When the print media became a preferred medium for many First Nations artists, the artists practicing in the Northwest Coast developed a distinctive aesthetic culture that grew over the past 60 years. This is what is generally termed Coast Salish art.
To Talk With Others responds to the minutes of a meeting in August of 1977 between Prime Minister Pierre Elliot Trudeau and ﬁve Yukon First Nations leaders regarding the then-approved Mackenzie Pipeline.
With the AGGV currently involved in a multitude of collaborations with artists and organizations, locally and internationally, Family Sunday kicked off the new season with amazing guest artists associated with exhibitions currently on show and in the works.
Dylan Thomas’s work has been deeply influenced by a lifelong passion for Northwest Coast art, as well as, Vajrayana Buddhist mandalas, Celtic knots, Islamic tessellations, and many other ancient geometric art traditions.
Matriarchs: Prints by First Nations Women is an exhibition that aims to build relationships with First Nations artists and is guest-curated by Margaret August, a Two-Spirited, Coast Salish artist from Shíshálh Nation.
The artists involved in Imagining Fusang: Exploring Chinese and Indigenous Encounters were invited for a panel discussion in early July, where they revealed the motivation behind their individual interest in the concept of Fusang.
The realm of mythical beasts spans every culture and exists in all our folklore. We not only find them in our intangible heritage, but also in contemporary literature, art, film, science and culture. In the AGGV’s extensive collection of European, North American, First Nations and Asian art, a menagerie of fantastic beasts reveal countless stories.
For the exhibition Form As Meaning: First Nations Prints from the Pacific Northwest, the AGGV relied on an esteemed panel of four Indigenous curators who had chosen the works and created the didactic panels for the show. AGGV curators Michelle Jacques and Nicole Stanbridge explained how they invited Marcia Crosby, Lou-ann Neel, lessLIE and Alana […]
Party For Our People is a public event celebrating the artists featured in the exhibitions at the AGGV in May 2018, three diverse yet unified shows that touch on issues pertinent to British Columbia’s major resources – the ocean and the forests. Supernatural: Art, Technology and the Forest was newly opened on the day […]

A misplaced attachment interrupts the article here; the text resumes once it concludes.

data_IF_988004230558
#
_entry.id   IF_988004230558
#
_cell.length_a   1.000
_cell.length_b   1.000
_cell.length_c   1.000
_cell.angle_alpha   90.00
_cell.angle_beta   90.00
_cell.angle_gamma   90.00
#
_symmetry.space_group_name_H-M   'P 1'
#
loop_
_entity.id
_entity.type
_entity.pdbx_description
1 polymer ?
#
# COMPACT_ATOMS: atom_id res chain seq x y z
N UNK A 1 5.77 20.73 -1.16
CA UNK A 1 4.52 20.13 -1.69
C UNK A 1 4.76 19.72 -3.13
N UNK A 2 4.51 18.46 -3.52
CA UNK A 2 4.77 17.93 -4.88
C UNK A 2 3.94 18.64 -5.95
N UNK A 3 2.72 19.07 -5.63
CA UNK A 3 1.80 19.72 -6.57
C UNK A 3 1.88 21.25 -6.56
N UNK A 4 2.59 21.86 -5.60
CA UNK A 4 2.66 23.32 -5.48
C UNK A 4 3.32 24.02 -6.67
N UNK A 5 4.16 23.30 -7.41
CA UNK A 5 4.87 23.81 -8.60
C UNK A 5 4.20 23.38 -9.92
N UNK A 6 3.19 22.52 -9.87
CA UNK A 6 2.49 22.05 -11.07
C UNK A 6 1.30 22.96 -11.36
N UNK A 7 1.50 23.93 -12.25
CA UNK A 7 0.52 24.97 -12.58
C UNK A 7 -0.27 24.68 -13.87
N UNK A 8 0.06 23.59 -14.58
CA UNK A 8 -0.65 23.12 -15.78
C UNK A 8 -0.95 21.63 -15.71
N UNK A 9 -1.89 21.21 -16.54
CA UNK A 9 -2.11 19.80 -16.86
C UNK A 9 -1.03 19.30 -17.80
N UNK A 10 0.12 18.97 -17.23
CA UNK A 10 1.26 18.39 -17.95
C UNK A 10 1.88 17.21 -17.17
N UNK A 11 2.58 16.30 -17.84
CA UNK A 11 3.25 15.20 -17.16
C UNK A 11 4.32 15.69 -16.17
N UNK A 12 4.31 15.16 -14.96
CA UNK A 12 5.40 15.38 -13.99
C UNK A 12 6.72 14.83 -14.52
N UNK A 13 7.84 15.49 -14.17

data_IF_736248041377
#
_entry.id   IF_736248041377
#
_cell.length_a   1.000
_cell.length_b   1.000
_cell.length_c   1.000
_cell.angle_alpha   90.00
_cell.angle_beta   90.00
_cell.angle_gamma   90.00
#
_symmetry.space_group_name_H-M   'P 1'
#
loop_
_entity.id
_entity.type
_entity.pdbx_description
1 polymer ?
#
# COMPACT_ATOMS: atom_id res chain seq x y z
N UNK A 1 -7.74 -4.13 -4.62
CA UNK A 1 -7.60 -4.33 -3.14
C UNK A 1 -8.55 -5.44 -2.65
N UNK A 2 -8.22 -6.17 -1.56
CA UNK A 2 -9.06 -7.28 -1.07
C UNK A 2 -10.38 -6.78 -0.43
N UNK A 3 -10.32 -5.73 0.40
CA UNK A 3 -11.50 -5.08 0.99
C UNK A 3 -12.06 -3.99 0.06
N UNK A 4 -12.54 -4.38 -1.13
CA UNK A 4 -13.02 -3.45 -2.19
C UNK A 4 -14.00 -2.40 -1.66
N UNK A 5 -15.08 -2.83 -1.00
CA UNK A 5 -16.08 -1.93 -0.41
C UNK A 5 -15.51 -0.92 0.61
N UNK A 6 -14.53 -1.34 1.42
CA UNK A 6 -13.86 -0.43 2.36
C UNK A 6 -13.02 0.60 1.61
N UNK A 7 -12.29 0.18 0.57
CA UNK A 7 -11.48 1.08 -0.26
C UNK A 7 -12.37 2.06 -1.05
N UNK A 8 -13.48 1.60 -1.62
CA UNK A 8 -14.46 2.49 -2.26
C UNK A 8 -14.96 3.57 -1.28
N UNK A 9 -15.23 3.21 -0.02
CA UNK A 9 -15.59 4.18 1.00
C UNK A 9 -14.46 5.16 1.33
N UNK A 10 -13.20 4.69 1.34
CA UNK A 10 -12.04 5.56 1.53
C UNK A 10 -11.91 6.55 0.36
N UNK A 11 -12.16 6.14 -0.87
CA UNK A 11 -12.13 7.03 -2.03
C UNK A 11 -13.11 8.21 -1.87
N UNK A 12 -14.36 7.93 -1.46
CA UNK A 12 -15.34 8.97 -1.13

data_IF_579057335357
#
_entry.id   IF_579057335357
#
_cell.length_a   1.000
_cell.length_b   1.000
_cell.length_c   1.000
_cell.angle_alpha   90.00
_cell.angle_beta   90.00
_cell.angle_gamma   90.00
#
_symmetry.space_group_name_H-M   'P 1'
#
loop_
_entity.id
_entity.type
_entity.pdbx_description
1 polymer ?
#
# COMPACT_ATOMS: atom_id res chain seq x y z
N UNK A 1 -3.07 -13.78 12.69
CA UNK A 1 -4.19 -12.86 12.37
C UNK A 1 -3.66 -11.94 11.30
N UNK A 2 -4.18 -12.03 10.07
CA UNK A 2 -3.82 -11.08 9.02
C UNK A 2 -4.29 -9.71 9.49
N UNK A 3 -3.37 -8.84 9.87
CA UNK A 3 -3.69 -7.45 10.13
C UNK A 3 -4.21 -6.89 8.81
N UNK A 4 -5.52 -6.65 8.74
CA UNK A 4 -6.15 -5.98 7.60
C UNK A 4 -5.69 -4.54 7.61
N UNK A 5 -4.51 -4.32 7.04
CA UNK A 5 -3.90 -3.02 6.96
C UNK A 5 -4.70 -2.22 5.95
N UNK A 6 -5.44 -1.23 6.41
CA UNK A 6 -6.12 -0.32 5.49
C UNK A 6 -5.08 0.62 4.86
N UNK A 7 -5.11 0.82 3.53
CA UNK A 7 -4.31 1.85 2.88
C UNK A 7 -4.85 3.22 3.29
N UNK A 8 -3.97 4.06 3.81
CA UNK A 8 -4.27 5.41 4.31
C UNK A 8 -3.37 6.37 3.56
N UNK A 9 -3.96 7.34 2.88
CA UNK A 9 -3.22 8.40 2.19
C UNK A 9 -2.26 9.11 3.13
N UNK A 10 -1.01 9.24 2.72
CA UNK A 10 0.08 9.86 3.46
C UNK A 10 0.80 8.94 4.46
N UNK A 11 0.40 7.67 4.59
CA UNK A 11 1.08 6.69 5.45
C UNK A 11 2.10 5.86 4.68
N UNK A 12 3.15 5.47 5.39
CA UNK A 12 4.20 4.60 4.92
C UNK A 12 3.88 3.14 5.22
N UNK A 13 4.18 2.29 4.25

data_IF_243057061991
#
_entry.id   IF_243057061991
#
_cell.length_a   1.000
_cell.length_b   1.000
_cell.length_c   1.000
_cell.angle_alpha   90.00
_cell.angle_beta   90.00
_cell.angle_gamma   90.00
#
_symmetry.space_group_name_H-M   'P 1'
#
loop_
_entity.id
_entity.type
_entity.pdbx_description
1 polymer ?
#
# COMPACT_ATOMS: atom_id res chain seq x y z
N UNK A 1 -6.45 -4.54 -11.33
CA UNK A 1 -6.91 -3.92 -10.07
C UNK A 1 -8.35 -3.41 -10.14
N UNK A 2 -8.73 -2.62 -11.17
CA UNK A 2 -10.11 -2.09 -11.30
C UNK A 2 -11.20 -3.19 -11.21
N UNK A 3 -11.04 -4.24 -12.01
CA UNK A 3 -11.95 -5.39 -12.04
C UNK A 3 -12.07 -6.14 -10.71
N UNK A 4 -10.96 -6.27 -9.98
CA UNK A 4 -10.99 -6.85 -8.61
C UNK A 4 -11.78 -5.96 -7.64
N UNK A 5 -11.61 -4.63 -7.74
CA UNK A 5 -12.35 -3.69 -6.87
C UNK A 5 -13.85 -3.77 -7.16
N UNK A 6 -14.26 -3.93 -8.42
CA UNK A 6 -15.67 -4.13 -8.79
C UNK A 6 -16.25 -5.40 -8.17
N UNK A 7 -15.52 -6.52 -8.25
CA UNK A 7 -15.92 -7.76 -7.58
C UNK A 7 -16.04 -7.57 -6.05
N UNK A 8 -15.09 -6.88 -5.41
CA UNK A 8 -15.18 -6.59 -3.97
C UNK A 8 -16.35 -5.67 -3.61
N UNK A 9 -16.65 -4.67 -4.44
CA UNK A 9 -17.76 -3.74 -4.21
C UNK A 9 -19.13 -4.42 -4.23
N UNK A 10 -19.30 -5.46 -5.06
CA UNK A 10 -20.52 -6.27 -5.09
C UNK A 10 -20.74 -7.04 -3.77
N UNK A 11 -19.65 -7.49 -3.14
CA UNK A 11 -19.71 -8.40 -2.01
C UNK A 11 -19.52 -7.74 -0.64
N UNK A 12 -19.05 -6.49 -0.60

We live in a technological age where identity theft is easier than ever. The fear that someone could be stealing your personal information makes for diligent protective measures and the tightening of security on personal devices and social media accounts. Social sharing can be very beneficial and it’s often instrumental in building dynamic online communities […]
Geometry can be felt in the balance of a canoe prow and measured in each loop of a cedar bark basket. More prominently, it can be seen in the distinctive ornamentation painted upon sculptures and weavings alike. – India Young, guest writer for the exhibition Beyond the Edges The AGGV’s exhibition Beyond the Edges: Art […]
Following on “The Gallery As Authority: Place“, Part 3 of the Communities + Collections series, entitled “Re-search” explored the complexity of how knowledge is shared, collected, and used to empower and/or disenfranchise. The event in early February drew a crowd from all walks of life and was graced by our two Indigenous keynote speakers, Eli Hirtle […]
The exhibition Point of Contact: On Place and the Westcoast Imaginary centers on a pertinent part of Vancouver Island’s modern history, the story of Captain James Cook’s arrival in 1778 and his role in opening up trade at a place the colonists named Nootka. On a more personal level, the exhibition was put together by the AGGV’s […]
The first exhibition tour of Form As Meaning: First Nations Prints from the Pacific Northwest was led by AGGV’s Michelle Jacques, Chief Curator and Nicole Stanbridge, Curator of Engagement. While Michelle and Nicole facilitated the tour and the organization of the exhibition, the works on display were selected by a panel of Indigenous guest co-curators: Marcia […]
Each year, the AGGV rotates through about 14 exhibitions in its seven galleries. This keeps our Collections team very busy throughout the year. As each exhibition is staged and others are removed, the team goes through the artworks, checking for condition and helping to arrange them for display. The Gallery spaces are modified for the specific […]
The language, history and current state of First Nations prints make up the theme of the AGGV’s newest exhibition Form As Meaning: First Nations Prints from the Pacific Northwest. For centuries, First Nations artists from the Pacific Northwest have developed a visual language made up of shapes, lines and colours that can be seen in […]
After a 3-month hiatus over the summer, Family Sunday at the AGGV resumed with much gusto in October! The event was well attended by families who immersed themselves in the art and environmental activities inspired by Water Work Space, the interactive, research-and-development exhibition that combines art, activism and community engagement. We were fortunate to have […]